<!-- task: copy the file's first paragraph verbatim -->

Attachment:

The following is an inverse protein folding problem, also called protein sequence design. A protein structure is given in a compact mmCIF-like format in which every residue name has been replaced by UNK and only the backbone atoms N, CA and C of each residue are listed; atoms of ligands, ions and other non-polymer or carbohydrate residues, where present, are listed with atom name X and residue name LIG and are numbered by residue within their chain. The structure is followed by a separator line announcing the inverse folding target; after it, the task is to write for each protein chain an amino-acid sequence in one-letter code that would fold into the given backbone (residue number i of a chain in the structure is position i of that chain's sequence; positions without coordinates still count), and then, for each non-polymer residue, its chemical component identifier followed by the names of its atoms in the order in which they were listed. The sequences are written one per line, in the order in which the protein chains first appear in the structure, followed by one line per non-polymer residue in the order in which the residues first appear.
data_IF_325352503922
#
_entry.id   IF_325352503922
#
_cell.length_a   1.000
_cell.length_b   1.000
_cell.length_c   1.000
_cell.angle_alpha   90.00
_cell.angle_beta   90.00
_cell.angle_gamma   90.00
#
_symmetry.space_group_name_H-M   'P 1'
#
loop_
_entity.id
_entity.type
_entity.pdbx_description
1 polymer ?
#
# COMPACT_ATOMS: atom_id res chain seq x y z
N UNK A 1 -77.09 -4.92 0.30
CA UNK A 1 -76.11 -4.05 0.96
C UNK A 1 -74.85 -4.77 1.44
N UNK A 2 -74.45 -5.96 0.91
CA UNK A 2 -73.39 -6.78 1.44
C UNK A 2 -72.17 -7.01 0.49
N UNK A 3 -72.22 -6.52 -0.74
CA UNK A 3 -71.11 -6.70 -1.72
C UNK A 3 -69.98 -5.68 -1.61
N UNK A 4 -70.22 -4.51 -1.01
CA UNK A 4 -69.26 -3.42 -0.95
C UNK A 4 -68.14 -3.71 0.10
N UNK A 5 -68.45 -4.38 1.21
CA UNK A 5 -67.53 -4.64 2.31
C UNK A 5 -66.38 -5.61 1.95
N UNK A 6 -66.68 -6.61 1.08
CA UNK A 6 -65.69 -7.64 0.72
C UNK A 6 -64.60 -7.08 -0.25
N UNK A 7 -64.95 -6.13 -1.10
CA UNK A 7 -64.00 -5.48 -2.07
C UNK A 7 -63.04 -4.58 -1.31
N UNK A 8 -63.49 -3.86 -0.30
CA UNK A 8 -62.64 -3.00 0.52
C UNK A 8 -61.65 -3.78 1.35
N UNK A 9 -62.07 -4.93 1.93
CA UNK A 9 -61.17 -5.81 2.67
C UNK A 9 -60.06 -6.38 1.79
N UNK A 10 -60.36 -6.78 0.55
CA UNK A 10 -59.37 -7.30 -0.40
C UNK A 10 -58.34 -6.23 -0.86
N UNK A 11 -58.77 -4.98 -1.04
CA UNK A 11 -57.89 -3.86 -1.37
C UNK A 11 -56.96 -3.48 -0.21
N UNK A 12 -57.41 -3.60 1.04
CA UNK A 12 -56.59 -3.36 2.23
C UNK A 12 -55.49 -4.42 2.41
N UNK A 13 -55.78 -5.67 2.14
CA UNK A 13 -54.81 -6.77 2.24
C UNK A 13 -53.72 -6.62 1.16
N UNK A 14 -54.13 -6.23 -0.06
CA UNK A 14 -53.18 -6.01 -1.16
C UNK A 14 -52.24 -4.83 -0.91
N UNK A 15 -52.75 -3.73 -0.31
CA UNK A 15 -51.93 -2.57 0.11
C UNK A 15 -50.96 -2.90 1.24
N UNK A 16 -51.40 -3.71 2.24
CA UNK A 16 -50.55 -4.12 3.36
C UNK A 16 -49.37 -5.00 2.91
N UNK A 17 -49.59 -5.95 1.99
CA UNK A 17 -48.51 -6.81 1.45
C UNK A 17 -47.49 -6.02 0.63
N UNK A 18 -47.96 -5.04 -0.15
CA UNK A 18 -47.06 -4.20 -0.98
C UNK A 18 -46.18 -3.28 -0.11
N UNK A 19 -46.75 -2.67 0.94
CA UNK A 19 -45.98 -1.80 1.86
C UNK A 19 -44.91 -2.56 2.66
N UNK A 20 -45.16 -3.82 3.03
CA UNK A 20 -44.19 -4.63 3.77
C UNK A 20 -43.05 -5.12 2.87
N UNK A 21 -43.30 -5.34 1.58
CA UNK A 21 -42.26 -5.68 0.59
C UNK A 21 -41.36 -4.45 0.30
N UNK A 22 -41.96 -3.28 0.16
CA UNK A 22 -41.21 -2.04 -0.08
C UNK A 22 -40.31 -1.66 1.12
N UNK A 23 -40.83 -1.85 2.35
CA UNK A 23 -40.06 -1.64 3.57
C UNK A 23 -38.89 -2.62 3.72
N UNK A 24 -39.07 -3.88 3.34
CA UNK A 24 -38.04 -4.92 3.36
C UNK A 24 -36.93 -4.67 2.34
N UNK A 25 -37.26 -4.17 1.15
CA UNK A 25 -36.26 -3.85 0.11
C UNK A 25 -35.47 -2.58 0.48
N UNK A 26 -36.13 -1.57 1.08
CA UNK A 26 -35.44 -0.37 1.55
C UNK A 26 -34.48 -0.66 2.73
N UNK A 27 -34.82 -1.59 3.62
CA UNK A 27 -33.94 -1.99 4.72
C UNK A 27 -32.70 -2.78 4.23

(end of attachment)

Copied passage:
The following is an inverse protein folding problem, also called protein sequence design. A protein structure is given in a compact mmCIF-like format in which every residue name has been replaced by UNK and only the backbone atoms N, CA and C of each residue are listed; atoms of ligands, ions and other non-polymer or carbohydrate residues, where present, are listed with atom name X and residue name LIG and are numbered by residue within their chain. The structure is followed by a separator line announcing the inverse folding target; after it, the task is to write for each protein chain an amino-acid sequence in one-letter code that would fold into the given backbone (residue number i of a chain in the structure is position i of that chain's sequence; positions without coordinates still count), and then, for each non-polymer residue, its chemical component identifier followed by the names of its atoms in the order in which they were listed. The sequences are written one per line, in the order in which the protein chains first appear in the structure, followed by one line per non-polymer residue in the order in which the residues first appear.